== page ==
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National Guard activated in Tampa for protest response

Currently, 400 guardsmen are deployed around the state to work with law enforcement for crowd control and public safety.

During a day of peaceful protests that turned violent, Gov. Ron DeSantis activated the Florida National Guard on Saturday.

Spokeswoman Helen Aguirre Ferré wrote in a tweet Sunday that 100 guardsmen are in Tampa while 150 are in Miramar and another 150 are stationed in Camp Blanding.

An entrance gate is secured as the National Guard assembles in the parking lot of Raymond James Stadium on Sunday in Tampa. [ DIRK SHADD | Times ]

Tampa Mayor Jane Castor said the National Guard was activated as a “preventive move.”

“They will be stationed at different locations throughout the city that may possibly be targets of looters and agitators, and those will be high-value targets, information we have received that groups intend to respond to these locations and cause property damage or violence,” Castor said. “And so they will be utilized as preventive measures for that."

Florida National Guard spokeswoman Lt. Col. Caitlin Brown said the guard would be “going on mission" Sunday night from Raymond James Stadium to locations in the Tampa Bay area, but she could not speak on the specifics of times or places for the safety of the guard members in the operation.

Brown said Castor requested the guard through Florida’s Division of Emergency Management. She added that the situation is “rapidly developing," since she was even finding out new information in “real-time from social media and other people."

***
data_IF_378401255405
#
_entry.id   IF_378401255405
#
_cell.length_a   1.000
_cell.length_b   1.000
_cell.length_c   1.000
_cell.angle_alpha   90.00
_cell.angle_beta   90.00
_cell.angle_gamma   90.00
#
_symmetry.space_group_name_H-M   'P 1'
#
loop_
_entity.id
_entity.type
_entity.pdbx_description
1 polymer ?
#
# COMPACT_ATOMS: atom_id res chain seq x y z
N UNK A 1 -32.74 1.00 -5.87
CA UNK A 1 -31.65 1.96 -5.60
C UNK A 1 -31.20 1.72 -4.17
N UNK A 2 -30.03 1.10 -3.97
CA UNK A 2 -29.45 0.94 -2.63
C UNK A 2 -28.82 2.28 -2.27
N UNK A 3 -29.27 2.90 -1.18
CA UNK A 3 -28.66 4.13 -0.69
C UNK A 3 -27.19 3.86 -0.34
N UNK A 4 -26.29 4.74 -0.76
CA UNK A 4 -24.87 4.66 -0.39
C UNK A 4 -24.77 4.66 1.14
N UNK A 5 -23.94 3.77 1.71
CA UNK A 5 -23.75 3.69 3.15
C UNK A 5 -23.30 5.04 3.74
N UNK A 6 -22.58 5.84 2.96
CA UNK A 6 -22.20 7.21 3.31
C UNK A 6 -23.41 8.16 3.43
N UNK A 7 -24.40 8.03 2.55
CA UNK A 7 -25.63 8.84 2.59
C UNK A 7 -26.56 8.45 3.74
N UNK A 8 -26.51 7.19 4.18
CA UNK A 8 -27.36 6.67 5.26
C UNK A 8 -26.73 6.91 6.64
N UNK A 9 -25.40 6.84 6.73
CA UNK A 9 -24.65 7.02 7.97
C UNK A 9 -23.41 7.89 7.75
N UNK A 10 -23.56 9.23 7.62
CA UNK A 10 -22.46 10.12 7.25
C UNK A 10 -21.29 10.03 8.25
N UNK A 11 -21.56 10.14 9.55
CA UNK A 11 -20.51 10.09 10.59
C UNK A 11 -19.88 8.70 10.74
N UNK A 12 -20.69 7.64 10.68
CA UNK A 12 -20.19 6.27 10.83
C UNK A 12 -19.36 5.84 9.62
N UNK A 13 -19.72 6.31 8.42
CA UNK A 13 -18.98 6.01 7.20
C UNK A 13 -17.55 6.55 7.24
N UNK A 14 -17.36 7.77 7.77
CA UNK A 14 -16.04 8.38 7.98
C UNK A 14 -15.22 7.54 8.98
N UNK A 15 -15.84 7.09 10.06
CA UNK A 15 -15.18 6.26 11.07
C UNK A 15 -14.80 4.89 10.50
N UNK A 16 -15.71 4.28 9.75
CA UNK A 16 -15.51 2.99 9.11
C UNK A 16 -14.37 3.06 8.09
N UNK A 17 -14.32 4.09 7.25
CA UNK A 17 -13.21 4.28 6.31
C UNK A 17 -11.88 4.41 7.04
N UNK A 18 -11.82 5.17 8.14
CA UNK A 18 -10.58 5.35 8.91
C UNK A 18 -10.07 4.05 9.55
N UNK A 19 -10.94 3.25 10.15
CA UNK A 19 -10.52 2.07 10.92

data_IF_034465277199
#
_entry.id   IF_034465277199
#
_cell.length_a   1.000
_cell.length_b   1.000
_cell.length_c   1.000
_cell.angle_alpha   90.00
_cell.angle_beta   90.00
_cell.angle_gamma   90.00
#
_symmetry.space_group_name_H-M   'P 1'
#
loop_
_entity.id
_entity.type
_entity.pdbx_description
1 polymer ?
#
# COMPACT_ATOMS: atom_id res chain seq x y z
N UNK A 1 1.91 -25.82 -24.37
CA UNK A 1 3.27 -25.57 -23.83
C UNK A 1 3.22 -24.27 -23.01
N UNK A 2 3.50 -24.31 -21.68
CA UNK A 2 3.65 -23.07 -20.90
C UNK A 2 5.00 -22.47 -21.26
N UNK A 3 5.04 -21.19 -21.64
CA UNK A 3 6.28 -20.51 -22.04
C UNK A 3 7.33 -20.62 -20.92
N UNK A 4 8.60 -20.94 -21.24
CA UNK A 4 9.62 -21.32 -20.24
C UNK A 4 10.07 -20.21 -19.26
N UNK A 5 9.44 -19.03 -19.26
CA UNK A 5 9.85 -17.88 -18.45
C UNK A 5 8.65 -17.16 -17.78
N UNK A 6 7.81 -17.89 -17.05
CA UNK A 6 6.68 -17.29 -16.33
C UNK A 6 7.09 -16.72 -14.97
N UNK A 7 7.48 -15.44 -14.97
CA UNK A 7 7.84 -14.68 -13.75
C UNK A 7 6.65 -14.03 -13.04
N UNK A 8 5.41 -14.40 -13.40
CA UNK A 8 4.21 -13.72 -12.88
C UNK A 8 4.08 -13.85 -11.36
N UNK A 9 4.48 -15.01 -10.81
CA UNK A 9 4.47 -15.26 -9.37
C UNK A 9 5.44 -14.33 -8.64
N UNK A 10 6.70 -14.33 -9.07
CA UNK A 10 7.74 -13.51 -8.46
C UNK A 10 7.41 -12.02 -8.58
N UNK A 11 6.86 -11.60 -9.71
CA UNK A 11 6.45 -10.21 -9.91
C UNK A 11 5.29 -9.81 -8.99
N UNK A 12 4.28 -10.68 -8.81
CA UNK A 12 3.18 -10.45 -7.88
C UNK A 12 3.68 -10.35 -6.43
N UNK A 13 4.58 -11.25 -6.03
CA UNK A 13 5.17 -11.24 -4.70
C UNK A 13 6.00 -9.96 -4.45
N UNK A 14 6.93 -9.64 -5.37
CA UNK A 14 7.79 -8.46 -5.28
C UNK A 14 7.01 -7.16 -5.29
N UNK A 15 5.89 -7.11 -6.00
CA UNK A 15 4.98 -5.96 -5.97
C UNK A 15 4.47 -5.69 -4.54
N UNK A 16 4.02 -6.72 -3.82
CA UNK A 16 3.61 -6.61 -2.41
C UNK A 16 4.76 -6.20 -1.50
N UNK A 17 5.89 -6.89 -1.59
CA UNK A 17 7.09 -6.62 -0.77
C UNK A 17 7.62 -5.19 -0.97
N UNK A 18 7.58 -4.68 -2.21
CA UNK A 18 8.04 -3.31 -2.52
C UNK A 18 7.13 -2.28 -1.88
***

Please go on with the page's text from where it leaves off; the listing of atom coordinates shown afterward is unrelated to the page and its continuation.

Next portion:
The National Guard assembles in the parking lot of Raymond James Stadium on Sunday in Tampa. [ DIRK SHADD | Times ]

The idea that the Guard is deployed during the worldwide coronavirus pandemic is not lost on Brown or the members, either.

“It’s something that we’re obviously very aware of because we’ve been so heavily involved in the COVID response throughout the state,” she said.

“These are soldiers who had been involved in COVID response so they’re very aware of, you know, proper social distancing and things like that, but when we’re talking about a situation like the one we’re in currently with the protests and riots, that’s an emergency, immediate-crisis situation, so we will do everything possible to protect our soldiers from the COVID threat while on mission, but this threat is somewhat more urgent and so they’re going to be responding as appropriate to that while keeping COVID in mind as much as they possibly can.”

Times staff writer Kavitha Surana contributed to this report. Contact Mari Faiello at Follow @faiello_mari.

Related: Live: Tampa enacts curfew; police use tear gas, rounds to break up protests